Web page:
Since this blog is certified to be fresh and organic, I am putting it (and computing in general) on hold while I take a short easel break.

I need a couple of weeks (until mid May?) of intensive, concentrated and focused painting time so I can catch up on my work.

Love and Kisses,

Back Soon!

Can an Artist Change the World?

I'd like to think that sometimes we can make a difference.

In 1963, Norman Rockwell wrote this letter below to the NAACP saying that he wanted to do something to help.

The next month, "Look Magazine" published Norman's painting on a big double page spread:

In 1964, that simple visual was a powerful and shocking "wake up" to the insanity of not allowing equal integrated access to our public schools. Rockwell's painting helped to shift the collective thnking and motivate a needed change.

I'd like to think that Artist Norman Rockwell helped - in some small way - to clear the path for Barack Obama.

And on another note...

No matter who we are, no matter where we rest our heads, no matter what our color or creed...we're able to sing the same song at the heart of it all.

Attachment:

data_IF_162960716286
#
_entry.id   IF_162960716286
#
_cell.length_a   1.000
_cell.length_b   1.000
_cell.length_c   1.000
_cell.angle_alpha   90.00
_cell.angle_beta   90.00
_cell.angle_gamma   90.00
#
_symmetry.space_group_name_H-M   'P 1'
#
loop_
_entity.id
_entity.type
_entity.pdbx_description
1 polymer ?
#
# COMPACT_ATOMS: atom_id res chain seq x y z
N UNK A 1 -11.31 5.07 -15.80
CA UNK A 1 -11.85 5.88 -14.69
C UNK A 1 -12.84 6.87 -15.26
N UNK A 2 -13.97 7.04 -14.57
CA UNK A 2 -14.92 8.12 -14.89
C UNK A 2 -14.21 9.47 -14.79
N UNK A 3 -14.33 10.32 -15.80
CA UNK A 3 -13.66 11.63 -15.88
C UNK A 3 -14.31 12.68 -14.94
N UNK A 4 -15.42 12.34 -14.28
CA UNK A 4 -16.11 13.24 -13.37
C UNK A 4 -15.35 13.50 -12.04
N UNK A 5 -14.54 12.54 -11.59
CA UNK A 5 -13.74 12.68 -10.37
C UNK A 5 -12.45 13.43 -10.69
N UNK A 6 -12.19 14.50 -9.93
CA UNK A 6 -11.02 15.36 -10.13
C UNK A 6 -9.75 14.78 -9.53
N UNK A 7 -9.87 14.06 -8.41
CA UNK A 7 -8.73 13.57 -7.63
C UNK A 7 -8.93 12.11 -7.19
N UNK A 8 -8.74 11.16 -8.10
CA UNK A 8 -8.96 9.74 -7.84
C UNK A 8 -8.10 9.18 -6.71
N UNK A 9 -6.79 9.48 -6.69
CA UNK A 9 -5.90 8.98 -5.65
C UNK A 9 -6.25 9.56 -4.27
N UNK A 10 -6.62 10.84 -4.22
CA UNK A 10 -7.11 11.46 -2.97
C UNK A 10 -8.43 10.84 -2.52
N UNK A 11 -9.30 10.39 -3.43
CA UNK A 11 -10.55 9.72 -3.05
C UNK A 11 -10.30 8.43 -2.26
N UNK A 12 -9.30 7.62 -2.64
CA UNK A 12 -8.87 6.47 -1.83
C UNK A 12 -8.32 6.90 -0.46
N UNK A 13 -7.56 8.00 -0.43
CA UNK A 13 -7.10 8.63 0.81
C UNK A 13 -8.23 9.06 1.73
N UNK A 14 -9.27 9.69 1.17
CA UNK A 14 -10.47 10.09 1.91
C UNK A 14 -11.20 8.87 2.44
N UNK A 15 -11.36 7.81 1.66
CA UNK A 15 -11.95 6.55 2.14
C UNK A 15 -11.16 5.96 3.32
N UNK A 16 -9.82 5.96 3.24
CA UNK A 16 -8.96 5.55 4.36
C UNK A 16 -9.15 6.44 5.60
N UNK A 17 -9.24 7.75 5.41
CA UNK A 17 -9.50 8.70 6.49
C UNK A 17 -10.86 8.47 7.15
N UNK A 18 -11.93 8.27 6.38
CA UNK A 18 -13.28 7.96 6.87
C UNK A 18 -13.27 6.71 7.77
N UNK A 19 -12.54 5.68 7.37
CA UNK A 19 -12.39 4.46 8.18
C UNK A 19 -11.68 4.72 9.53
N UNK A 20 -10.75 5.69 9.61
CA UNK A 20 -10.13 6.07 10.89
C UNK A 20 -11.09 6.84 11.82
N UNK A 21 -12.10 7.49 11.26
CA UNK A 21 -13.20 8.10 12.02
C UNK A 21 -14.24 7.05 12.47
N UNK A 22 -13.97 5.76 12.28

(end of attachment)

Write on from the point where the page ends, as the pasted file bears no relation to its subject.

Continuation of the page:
But we have to try to do so in harmony.

And when we do? It's just beautiful.

Musicians from all around the globe sing "Stand By Me," for Playing for Change. Just beautiful stuff.

Every once in a while, it's a good idea to hear the music in all of our souls. For it is in the ways we are the same that our strength truly begins.

So dream away, dream often, dream big and make art.

The Moment the Meek Inherited the Earth

Experience the pure power of what an unexpected talent can do!

By now, most people have heard of Susan Boyle. 

But some of you haven't - so click on the picture link above and prepare for a jaw-dropping performance.

Pictured above is a harder-to-find recording of Susan Boyle from a 1999 recording she made for a charity event. 

The original tape was tossed out and alas, only 1000 original CDs were made. 

Above are some pictures of Susan Boyle at home in Blackburn, West Lothian. A devout Catholic, she said "This is where all this is coming from. It'a gift, a Godsend. I don't know why I didn't do this sooner."

Fred O'Neil, a professional voice coach who taught her, said "her 'Britain's Got Talent' audition in Glasgow last year was her last throw of the dice."

Susan Boyle's performance gives us a compelling peek into a universal and ageless archetype about a person so unique that they are shunned and thus feel misunderstood and unvalued.

Brilliance comes so often with high contrast. In our search for perfection, we often overlook the gems that are hidden in unusual packaging. 

Susan stayed true to her dream - and all of us are so much better for her song!

What did Shakespeare look like?

"The object of art is to give life a shape."

The newly identified portrait of William Shakespeare has been unveiled at Dartmouth House, Mayfair, London.